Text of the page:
The Aylesford Skull by James P. Blaylock
One of the original pioneers of the steampunk genre, James P. Blaylock is back with his first full-length novel in over twenty years. The Aylesford Skull reintroduces us to some of his best-loved characters, first met in his 1984 novel, The Digging Leviathan.
It’s the English summertime of 1883 and Professor Langdon St. Ives has settled into his families newly inherited home in Aylesford, with his beloved wife Alice and two young children. Although he attempts to leave his murky past behind him, soon his nemesis Dr Ignacia Narbondo reappears on the scene and with one woman dead and ghosts being seen, even Narbondo’s own Mother asks for St. Ives help in stopping her son’s evil ways. She believes that Narbondo murdered his own brother and with the help of his deceased father, modernised his brother’s skull to project his ghost among the living. The boy’s skull, known as The Aylesford Skull, had only just fallen back into Narbondo’s hands and she feared that his intentions were far deadlier than projecting ghosts and that he was hell-bent on bringing down the divide between the living and the dead.
At first St. Ives manages to quench his curiosity and tells Narbondo’s mother that he needs to put his family first and just cannot help. But the next morning, when he finds his son has been kidnapped, he realises helping her may be the only way to keep his family in one piece.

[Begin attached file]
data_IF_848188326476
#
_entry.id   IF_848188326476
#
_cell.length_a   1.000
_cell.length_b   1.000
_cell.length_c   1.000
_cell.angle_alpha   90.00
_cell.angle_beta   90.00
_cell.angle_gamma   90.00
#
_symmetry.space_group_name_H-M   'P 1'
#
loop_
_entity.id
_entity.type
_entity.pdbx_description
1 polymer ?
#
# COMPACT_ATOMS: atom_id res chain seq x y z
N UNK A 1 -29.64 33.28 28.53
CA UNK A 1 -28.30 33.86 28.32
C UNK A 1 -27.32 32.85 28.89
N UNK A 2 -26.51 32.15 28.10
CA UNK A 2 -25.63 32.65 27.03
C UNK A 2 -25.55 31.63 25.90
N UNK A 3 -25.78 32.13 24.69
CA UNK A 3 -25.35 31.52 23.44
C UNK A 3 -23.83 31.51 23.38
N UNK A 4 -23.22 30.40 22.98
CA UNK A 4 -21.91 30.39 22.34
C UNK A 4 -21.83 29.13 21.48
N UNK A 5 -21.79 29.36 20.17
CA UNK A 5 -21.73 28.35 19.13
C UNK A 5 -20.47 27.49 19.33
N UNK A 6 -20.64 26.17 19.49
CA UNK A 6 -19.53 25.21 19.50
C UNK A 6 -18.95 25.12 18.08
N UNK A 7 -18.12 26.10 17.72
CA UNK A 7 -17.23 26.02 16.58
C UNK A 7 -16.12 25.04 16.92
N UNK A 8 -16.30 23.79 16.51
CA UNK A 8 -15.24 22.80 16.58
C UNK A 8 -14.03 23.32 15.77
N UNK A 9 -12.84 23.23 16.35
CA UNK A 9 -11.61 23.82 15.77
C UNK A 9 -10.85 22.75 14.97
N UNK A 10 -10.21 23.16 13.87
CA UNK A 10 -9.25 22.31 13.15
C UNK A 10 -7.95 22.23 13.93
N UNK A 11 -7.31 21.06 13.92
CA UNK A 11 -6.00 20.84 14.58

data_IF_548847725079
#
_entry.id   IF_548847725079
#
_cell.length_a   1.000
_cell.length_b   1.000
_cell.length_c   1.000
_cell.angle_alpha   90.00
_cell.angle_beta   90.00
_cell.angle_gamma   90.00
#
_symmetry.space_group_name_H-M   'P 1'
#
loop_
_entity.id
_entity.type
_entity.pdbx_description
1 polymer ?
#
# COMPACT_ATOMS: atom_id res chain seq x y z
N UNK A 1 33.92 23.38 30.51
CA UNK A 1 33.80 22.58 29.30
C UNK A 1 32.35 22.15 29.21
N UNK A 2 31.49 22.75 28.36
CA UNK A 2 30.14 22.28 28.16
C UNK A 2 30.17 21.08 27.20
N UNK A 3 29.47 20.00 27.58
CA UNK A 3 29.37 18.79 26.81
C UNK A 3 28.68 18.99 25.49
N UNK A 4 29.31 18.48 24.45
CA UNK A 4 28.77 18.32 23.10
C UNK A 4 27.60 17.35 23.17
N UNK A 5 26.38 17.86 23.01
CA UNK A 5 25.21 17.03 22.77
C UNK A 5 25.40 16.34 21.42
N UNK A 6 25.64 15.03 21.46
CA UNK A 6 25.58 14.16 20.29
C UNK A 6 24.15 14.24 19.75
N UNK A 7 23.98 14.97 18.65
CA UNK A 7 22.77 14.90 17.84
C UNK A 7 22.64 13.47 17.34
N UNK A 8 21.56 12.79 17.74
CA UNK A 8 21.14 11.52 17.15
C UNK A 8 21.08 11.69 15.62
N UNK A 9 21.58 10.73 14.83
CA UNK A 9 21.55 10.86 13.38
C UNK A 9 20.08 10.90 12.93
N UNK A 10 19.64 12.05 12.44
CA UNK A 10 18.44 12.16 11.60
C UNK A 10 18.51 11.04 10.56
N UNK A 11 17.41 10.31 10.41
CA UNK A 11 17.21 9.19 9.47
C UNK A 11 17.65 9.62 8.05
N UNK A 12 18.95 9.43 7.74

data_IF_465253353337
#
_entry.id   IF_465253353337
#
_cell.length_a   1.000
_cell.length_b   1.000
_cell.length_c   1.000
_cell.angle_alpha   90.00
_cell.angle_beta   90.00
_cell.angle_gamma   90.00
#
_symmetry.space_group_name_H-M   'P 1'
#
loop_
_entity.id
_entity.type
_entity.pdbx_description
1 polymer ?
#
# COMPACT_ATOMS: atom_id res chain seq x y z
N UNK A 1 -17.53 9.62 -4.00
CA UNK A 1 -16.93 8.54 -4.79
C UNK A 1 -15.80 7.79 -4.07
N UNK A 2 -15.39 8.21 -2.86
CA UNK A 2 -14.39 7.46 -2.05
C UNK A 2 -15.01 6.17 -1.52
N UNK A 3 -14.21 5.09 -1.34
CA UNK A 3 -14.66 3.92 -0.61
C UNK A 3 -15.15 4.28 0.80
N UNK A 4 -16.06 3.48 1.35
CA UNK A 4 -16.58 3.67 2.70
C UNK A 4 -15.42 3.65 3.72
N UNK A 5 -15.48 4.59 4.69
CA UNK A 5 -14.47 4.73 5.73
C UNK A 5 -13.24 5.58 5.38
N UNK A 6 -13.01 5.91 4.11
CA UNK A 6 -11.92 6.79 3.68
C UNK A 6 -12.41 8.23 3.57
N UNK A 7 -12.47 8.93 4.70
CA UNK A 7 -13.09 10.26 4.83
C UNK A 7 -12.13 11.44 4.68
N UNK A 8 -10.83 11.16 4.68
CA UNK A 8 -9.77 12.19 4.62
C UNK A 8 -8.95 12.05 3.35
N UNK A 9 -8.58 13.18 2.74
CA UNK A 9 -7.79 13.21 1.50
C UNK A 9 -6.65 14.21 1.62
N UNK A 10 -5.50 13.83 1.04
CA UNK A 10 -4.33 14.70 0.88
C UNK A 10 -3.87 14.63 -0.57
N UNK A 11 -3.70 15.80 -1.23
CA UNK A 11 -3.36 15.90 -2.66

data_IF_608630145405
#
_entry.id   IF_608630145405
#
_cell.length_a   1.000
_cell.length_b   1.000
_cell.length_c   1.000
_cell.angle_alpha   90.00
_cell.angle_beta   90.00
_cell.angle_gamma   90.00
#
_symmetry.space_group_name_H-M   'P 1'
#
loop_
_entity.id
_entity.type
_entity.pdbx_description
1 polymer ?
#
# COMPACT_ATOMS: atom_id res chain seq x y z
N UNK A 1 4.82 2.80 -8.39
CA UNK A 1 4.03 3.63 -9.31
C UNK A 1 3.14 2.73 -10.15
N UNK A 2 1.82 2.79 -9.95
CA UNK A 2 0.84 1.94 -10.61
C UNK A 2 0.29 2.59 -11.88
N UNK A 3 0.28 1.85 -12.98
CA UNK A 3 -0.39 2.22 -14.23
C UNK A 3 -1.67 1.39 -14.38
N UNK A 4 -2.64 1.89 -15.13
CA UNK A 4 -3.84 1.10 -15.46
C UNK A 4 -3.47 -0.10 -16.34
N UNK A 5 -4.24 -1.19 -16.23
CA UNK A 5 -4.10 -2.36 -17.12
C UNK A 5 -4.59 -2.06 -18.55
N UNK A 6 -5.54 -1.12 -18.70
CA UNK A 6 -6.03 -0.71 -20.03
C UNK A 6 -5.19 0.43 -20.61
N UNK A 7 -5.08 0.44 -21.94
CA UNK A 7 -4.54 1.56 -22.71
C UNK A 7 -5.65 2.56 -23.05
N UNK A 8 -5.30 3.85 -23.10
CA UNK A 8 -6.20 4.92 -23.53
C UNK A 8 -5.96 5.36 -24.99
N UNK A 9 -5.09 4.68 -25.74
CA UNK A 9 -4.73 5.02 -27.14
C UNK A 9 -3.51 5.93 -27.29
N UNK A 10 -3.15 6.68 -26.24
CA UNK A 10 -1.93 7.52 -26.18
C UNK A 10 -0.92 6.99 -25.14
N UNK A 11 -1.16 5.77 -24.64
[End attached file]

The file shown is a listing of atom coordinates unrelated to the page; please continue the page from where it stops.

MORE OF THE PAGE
Whether or not you have read any other of James P. Blaylock’s novels, The Aylesford Skull is an enjoyable, action packed steampunk adventure. With airships, ghosts, skulls, an arch nemesis and some rather regal, swashbuckling gentlemen of Victorian England, it all stacks up to a brilliantly fun adventure. The descriptions of the Dickensian streets of London are absorbingly grimy and the language used also lulls you into creating a vivid mental image of the era. Although this is a steampunk/fantasy novel, these themes are not forced down your throat with continual references but are simply referred to as facts of the time, which makes for a more refreshing read than some other novels of the same genre. Overall, I really enjoyed The Aylesford Skull and will definitely be looking into James P. Blaylock’s previous work. For anyone that’s enjoyed a bit of Ripper Street, Sherlock Holmes or author’s such as Tim Powers, this will be right up your street.
This article was posted as part of the Aylesford Skull Swashbuckling Blog Tour celebrating the release of James P. Blaylock’s first full-length steampunk novel in twenty years [The Aylesford Skull, Titan Books, £7.99].
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